Despite substantial progress, understanding how marine populations with dispersive larval stages persist remains a central challenge in biological oceanography. It had been widely assumed that new recruits in marine species are drawn from a “pool” of potentially competent recruits and that ocean conditions determine the pattern of recruitment. However, research has indicated that these processes are not random. The pattern of ocean flows means that the location at which dispersive larvae are released influences the likelihood of them reaching potential nursery or settlement areas.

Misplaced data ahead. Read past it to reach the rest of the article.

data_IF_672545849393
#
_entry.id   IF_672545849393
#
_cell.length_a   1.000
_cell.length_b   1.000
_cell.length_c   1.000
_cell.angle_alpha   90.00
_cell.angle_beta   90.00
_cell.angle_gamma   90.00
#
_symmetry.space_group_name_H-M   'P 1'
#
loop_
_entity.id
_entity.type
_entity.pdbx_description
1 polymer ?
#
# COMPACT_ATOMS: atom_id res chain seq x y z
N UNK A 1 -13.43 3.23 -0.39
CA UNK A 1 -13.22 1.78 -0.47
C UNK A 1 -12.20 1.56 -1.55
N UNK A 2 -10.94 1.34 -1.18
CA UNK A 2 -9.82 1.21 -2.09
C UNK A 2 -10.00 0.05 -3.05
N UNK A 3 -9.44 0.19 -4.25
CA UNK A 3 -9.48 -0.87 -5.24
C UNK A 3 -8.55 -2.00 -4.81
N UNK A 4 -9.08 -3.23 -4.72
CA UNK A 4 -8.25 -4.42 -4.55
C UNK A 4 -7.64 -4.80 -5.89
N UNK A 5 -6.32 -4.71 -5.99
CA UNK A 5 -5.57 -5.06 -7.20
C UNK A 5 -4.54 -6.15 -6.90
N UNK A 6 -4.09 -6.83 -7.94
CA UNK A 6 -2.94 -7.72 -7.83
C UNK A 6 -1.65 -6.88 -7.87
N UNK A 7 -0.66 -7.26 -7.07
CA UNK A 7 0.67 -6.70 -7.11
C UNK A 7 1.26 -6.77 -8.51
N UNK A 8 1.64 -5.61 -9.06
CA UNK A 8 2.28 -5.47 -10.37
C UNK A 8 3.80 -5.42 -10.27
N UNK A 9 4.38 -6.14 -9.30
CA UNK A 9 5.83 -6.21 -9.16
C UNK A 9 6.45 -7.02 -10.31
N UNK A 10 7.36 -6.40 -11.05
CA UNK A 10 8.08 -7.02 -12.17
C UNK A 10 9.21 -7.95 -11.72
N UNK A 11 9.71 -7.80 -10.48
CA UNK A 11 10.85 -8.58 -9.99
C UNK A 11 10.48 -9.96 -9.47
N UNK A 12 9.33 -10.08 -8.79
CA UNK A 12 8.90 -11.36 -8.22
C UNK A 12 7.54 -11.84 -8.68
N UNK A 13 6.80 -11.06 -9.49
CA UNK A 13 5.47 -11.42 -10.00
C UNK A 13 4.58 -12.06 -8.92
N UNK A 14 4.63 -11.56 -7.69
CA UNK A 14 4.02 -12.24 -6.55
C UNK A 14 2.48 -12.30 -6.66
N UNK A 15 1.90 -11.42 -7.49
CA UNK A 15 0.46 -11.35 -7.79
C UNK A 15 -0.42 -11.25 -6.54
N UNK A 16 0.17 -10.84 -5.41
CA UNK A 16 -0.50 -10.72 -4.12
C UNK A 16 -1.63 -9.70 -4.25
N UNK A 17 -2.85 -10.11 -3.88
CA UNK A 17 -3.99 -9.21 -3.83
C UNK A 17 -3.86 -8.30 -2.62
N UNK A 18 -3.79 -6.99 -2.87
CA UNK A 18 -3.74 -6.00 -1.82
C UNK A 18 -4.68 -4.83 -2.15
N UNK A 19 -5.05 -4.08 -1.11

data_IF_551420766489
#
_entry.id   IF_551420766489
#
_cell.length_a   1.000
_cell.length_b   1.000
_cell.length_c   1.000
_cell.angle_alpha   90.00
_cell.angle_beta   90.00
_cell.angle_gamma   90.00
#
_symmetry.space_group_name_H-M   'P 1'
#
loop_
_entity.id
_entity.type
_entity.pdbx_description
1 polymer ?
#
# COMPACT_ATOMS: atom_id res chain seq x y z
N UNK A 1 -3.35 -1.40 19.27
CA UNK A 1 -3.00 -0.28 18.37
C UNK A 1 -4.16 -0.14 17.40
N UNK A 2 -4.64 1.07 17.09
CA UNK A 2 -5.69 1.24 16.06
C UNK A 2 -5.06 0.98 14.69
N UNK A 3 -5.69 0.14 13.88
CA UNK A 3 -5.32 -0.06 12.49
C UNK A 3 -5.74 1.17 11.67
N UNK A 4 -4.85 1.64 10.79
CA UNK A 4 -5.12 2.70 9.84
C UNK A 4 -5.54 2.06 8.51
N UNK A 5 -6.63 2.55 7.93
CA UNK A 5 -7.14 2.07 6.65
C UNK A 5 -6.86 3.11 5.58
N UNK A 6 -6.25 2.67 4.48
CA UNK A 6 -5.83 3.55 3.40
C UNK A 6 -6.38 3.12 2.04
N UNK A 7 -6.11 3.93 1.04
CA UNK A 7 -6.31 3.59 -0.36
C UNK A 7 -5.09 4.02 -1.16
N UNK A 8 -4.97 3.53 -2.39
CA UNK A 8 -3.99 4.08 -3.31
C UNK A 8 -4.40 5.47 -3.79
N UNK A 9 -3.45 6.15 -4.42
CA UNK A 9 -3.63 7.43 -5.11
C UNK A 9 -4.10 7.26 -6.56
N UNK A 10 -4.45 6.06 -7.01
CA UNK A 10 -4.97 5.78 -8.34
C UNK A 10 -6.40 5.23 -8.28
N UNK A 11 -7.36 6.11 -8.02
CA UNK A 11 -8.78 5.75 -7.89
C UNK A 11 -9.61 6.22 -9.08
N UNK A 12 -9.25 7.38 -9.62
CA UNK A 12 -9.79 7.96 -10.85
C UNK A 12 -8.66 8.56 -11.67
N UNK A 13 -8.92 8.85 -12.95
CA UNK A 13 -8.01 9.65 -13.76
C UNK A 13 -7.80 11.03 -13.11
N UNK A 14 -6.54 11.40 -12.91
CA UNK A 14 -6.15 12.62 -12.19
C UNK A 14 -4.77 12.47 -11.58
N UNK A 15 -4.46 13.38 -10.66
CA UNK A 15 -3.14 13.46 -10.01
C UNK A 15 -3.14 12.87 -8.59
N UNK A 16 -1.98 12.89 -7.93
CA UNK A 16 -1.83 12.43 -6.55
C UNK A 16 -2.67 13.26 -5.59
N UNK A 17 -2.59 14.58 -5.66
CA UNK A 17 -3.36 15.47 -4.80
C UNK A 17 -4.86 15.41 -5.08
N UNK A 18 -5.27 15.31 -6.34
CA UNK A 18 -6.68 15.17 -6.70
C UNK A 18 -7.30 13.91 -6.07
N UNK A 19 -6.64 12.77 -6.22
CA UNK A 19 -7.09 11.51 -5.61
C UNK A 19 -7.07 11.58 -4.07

Our NSF-funded project examines patterns of variability in transport of Atlantic menhaden that are spawned in the Mid-Atlantic Bight to estuarine nursery areas along the Atlantic seaboard. We address this question by combining an operational ROMS model of the coastal ocean from Cape Cod, MA to Cape Hatteras, NC (Espresso) and an existing larval tracking model (LTRANS ) to address hypotheses about the importance of different spawning and nursery areas. Our approach has been to track the contribution of offspring spawned at 7 potential nursery areas to 7 potential estuarine habitats